As the hymn says: "They'll know we are Christians by our love." Show that to the world, Paul challenged. Make that the first mark of your discipleship. And little by little, a world trapped in the tension between heaven and hell may inch closer to the former, drawn onward by the converting appeal of unrelenting love. (Michael B. Brown)

WHO NEEDS BIGGER BARNS?

LUKE 12:13-21

Madeline was going to her college reunion. It would be the first time she would see her former classmates since graduation day, and she was anxious about the event. "What can I say about myself?" she asked. "I've read the alumni news column in the college magazine, with all the success stories. And look at me; I've put on a lot of weight in the last ten years. I didn't get a job in the field I prepared for. At the moment I'm not even employed. How could I be, with two toddlers at home?"

Madeline worried that she would be considered a failure, compared to classmates whose lives seemed more glamorous and affluent. Her former roommate reassured her that on the contrary, many would admire her; she had a devoted husband and healthy, lovable children. She was a good mother, a leader among the laity at church, and had plans to further her education once her daughters were older. Yet Madeline knew that a college reunion can be a "day of reckoning" of sorts. She was taking stock of her life, and wondering how she would be judged.

I. Bigger Barns Indicate Spiritual Myopia
If Madeline was overconcerned with human opinion rather than God's, the "rich fool" of the parable was concerned with no one's opinion save his own. His only point of reference was himself: his crops, his barns, his pleasure, his supposedly unlimited future. As center of his own universe, he gave no thought to ethical responsibility toward others or accountability to God.

In Habits of the Heart, Robert Bellah described such an attitude as "Sheila-ism." Sheila was a woman in one of Bellah's case studies who acknowledged no external point of reference in spiritual or moral matters. She believed in "my own little voice . . . just try to love yourself and be gentle with yourself. You know, I guess, take care of each other." Sheila thought she was a religious, ethical person if she adhered to these internal (and entirely subjective) principles. There was no point of reckoning outside herself, no judgment from a righteous and holy God.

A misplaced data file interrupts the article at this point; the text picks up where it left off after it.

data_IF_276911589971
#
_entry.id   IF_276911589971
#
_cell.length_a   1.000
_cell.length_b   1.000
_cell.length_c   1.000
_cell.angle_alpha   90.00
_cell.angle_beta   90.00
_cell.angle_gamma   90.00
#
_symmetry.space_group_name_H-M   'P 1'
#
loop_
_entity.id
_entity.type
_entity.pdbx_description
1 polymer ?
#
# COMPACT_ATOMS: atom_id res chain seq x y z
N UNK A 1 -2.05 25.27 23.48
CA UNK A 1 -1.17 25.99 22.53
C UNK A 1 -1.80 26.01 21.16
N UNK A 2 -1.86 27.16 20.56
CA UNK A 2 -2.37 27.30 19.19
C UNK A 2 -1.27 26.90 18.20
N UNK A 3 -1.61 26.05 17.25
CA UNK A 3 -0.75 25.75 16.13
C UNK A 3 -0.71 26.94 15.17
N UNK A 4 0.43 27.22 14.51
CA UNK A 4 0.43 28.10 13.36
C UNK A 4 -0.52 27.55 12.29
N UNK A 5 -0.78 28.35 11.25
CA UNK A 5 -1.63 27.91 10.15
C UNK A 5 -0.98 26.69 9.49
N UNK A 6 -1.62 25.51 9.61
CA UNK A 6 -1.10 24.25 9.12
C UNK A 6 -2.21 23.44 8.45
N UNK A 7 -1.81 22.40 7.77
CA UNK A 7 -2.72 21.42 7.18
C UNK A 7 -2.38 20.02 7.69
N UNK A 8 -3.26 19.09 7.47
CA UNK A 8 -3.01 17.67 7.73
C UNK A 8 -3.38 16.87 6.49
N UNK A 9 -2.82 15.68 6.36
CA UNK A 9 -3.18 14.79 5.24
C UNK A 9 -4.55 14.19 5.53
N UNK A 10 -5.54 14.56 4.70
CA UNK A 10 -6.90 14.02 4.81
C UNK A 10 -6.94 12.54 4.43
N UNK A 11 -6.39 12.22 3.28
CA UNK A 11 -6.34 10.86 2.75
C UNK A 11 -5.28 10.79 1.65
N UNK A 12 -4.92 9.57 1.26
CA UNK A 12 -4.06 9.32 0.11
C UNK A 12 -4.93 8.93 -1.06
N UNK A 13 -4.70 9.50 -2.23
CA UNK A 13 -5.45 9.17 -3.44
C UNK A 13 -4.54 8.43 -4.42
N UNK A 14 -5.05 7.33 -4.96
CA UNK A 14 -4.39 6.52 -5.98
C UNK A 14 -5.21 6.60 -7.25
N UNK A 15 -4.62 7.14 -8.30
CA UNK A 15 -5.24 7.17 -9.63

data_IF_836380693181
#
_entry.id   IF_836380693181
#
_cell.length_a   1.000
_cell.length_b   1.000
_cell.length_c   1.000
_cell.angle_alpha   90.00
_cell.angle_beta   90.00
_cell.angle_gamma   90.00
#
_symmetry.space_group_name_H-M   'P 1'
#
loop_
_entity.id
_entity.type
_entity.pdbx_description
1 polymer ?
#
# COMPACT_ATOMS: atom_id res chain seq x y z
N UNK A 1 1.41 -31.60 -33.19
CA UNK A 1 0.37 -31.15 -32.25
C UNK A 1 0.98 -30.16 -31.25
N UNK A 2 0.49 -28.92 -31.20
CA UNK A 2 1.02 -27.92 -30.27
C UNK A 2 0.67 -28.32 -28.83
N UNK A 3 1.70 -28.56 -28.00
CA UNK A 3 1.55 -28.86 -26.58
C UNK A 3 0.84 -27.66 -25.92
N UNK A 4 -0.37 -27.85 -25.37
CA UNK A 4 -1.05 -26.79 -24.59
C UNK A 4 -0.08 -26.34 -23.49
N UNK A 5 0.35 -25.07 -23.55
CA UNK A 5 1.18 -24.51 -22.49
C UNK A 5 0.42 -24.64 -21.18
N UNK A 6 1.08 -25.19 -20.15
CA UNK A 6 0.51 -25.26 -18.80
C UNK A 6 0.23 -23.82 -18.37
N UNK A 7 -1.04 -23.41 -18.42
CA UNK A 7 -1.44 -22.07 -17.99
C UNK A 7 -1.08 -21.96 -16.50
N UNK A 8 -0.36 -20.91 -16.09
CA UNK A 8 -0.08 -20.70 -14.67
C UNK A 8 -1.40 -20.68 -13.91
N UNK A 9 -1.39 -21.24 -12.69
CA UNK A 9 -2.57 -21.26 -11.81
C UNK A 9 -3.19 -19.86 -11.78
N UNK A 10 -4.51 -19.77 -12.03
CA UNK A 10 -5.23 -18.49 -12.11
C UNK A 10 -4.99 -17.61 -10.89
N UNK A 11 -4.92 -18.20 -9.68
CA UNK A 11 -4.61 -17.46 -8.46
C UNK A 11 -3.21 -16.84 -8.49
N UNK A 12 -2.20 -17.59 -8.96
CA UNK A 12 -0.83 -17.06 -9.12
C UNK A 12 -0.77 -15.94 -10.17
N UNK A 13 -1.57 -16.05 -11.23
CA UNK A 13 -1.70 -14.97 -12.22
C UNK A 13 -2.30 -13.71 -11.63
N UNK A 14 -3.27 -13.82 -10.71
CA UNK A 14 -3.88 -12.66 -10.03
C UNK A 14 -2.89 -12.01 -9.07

The bigger barns built by the rich fool and the Sheila-ism practiced by so many people today indicate spiritual myopia: failure to think beyond today and oneself. Such people may lay up treasure for themselves, but they are not rich toward God, and the consequences are grim.

II. Look to the Lord of the Harvest, Not Bigger Barns
Jesus says that a person's life does not consist in the abundance of possessions. We might add that it also does not consist of an abundance of accomplishments, applause, or self-indulgence. All that we are and have ultimately belongs to God, and as stewards, we will have to give God an accounting of the use of our time and gifts and energy.

Unlike a class reunion, we have no idea when the Lord will take stock of what we have done with our lives. But it will happen to every one of us. It may be tonight. It may not be for years. To be "rich toward God," Christians must learn to think of themselves as laborers in the Master's fields, rather than private landowners answerable to no one. The harvest is Christ's, not ours, and our Lord calls us to use the resources at our disposal to help others and thus glorify him. (Carol M. Norén)